Introduction to the 30s in South Africa

Introduction by Olle Madebrink.
Go to the main article (PDF) by Craig Dalgarno.
More information by Mr Kaj Siik.

As mentioned in the "Outline of the Skerry Cruise Rule", the 30s have been spread all over the world. At present they can mainly be seen in the Baltic and on some of the great lakes in Europe, such as Lake Constance, Lake Starnberg and Lake Balaton.

Although long passed, the moments of the great 30 era in South Africa are still remembered by many sailors. It was the best of the modern European yachts that were sold down to Africa in the 50's and the 60's. Interest in the class was decreasing in Sweden when off-shore racing became the more popular type of sailing amongst more affluent people. In Germany the class had not yet recovered after the war and people had other things in mind than to build new and expensive boats. And so, for more than 15 years, South Africa was the place in the world where 30 racing was most intense. After that, at the time when the boats were worn out in South Africa, the class got a renaissance in Europe. New boats were being built in Germany, and later in Sweden where a new generation of young sailors had started with cheaper old wooden boats (the fibre glass era had now started) and when they grew older they wanted something newer and better, but to the original rule and the classic designs.

All the great designers of the time had at least one yacht in South Africa. Knud Reimers, who perhaps produced the most beautiful drawings ever made of square metre yachts, had several. Harry Becker, who is the designer that has the most different series of designs, had two representatives. Rapid, a huge boat from his "big hull period" in the late 30's, and Tintomara, the first of his post-war designs, the one that he, with small variations, used for the rest of his life. Arvid Laurin was the calculator, his boats were always built to the limits of the rule and speed was his most important design goal. Erik Nilsson who, like Knud Reimers, is known not only as a designer, but also as an artist who liked the rounded harmonic shapes more than the straight lines and small curves, had three boats of his design in South Africa. Uffa Fox needs no introduction to the international public. His drawings for Sea Swallow was unfortunately his only 30 design (he also designed the first British 22 Square Metre, Vigilant 22 K1). It was a beautiful but small boat, probably too small to be competitive, especially in the open Atlantic and Indian Ocean waters.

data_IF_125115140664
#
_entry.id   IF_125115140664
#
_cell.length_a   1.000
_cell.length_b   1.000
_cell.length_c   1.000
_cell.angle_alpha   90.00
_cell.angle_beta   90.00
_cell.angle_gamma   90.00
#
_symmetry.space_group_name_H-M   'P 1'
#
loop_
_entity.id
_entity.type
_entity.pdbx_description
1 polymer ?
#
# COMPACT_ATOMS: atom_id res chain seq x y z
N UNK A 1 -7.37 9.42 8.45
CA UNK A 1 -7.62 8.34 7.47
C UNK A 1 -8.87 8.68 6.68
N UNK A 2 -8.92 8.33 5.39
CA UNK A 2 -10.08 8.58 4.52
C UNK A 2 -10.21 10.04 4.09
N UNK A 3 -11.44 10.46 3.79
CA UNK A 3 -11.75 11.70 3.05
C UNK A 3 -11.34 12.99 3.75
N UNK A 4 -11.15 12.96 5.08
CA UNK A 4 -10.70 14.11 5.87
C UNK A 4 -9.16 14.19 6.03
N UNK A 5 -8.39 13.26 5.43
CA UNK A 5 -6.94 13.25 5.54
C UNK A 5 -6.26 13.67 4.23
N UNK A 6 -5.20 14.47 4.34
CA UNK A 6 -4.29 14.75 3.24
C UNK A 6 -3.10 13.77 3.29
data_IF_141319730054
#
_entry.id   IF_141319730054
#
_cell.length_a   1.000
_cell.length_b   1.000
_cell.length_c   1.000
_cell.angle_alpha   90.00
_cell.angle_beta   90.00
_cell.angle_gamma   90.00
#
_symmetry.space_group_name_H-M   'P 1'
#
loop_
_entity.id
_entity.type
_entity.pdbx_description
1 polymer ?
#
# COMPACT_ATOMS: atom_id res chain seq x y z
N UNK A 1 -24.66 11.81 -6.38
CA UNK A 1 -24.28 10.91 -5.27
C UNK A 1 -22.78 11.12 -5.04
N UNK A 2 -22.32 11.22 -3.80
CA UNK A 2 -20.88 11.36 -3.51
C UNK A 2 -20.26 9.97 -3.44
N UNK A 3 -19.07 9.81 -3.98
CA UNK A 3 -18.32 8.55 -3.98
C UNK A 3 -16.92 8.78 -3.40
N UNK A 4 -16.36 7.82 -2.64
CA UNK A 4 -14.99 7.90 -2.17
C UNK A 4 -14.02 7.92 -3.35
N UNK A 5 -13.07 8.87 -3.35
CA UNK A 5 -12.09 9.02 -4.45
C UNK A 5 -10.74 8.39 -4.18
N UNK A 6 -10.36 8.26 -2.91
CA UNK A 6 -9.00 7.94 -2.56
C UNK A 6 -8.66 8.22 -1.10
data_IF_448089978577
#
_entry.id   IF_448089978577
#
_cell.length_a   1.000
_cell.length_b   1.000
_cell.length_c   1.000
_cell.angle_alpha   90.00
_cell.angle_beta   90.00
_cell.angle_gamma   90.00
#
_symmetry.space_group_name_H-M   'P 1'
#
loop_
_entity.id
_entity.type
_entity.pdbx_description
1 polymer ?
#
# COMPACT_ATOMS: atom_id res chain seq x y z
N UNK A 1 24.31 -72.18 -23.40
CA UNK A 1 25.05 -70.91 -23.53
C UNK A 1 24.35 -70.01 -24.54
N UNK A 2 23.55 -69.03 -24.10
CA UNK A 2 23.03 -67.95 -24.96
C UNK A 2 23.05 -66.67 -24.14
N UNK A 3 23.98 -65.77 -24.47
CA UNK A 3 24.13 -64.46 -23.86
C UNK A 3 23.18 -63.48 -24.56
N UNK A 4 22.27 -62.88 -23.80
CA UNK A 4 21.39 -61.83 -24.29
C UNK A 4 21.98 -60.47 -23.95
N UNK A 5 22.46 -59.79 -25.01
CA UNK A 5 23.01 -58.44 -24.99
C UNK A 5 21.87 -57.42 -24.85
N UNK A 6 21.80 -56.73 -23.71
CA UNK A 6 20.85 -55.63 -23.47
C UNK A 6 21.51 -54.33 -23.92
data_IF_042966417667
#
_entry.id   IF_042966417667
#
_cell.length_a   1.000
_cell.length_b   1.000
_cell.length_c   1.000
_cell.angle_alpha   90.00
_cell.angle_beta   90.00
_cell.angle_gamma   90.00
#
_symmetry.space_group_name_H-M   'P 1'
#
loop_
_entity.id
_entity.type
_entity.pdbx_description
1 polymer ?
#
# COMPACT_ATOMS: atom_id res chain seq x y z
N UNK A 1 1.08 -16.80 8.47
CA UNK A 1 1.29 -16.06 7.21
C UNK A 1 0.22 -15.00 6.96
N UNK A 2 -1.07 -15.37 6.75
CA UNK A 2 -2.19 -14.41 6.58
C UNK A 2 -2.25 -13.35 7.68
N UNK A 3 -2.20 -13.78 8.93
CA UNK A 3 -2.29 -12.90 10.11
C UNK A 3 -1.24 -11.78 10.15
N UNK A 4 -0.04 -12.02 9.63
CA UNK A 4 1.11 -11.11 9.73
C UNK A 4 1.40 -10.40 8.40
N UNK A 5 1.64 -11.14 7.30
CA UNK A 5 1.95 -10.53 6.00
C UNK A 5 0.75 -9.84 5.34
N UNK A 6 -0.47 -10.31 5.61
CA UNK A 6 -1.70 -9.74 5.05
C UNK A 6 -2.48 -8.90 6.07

It is by the way notable that Arvid Laurin more or less destroyed two classes (the Swedish Koster class and the Nordic R5 class) with breakthrough designs, but he never succeeded in making faster Square Metre Yachts than any other designer. His Skerry Cruisers were good, but not faster than the other ones. Neither have modern designers, such as Ian Howlet or Peter Norlin, produced new faster boats. This indicates that the Rule, despite its inveigle liberal formulas, is a very good one. It is one of the oldest design rules still in use and although the yachts may look different they seem to have about the same speed capability in a series with different winds. A great challenge to all designers.

Craig Dalgarno, a South African living in Germany, has written the article about the South African 30s. It was first published in 2002 and Craig is still looking for further information about the old yachts. His address is Please contact him if you have any further information that could be of interest.

I have myself just a little remark to start with. Hamish Campbell says about the photo from Durban Harbour that the yacht in the background on the left is Mariquita. I do not think so. The boat does not at all look like a Laurin design. I would rather say that it is probably one of the Nilsson yachts.

We do not know much about the 30s in other places such as Australia, New Zeeland or the Great Lakes in the USA and Canada. If any readers are willing to write some words about it we will gladly publish it.

Olle Madebrink,